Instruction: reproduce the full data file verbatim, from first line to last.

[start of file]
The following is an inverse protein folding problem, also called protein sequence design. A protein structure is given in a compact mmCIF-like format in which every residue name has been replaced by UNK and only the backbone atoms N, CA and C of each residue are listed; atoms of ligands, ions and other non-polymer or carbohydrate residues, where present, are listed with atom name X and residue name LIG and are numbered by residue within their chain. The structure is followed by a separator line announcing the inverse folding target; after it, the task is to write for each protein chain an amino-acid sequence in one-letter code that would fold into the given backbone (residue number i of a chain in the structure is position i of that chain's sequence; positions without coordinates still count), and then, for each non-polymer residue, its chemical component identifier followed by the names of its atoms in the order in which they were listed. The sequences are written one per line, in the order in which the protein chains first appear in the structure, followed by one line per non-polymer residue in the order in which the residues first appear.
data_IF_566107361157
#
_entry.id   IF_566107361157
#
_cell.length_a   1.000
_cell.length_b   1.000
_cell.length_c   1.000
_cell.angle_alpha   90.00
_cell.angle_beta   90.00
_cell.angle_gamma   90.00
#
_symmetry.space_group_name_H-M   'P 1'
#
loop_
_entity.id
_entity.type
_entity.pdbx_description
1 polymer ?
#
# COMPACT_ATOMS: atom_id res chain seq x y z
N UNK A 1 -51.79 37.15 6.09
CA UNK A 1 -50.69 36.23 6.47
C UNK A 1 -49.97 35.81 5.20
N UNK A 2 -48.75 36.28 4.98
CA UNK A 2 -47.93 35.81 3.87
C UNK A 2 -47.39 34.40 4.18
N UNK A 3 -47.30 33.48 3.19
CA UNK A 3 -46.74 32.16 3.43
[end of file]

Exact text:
The following is an inverse protein folding problem, also called protein sequence design. A protein structure is given in a compact mmCIF-like format in which every residue name has been replaced by UNK and only the backbone atoms N, CA and C of each residue are listed; atoms of ligands, ions and other non-polymer or carbohydrate residues, where present, are listed with atom name X and residue name LIG and are numbered by residue within their chain. The structure is followed by a separator line announcing the inverse folding target; after it, the task is to write for each protein chain an amino-acid sequence in one-letter code that would fold into the given backbone (residue number i of a chain in the structure is position i of that chain's sequence; positions without coordinates still count), and then, for each non-polymer residue, its chemical component identifier followed by the names of its atoms in the order in which they were listed. The sequences are written one per line, in the order in which the protein chains first appear in the structure, followed by one line per non-polymer residue in the order in which the residues first appear.
data_IF_566107361157
#
_entry.id   IF_566107361157
#
_cell.length_a   1.000
_cell.length_b   1.000
_cell.length_c   1.000
_cell.angle_alpha   90.00
_cell.angle_beta   90.00
_cell.angle_gamma   90.00
#
_symmetry.space_group_name_H-M   'P 1'
#
loop_
_entity.id
_entity.type
_entity.pdbx_description
1 polymer ?
#
# COMPACT_ATOMS: atom_id res chain seq x y z
N UNK A 1 -51.79 37.15 6.09
CA UNK A 1 -50.69 36.23 6.47
C UNK A 1 -49.97 35.81 5.20
N UNK A 2 -48.75 36.28 4.98
CA UNK A 2 -47.93 35.81 3.87
C UNK A 2 -47.39 34.40 4.18
N UNK A 3 -47.30 33.48 3.19
CA UNK A 3 -46.74 32.16 3.43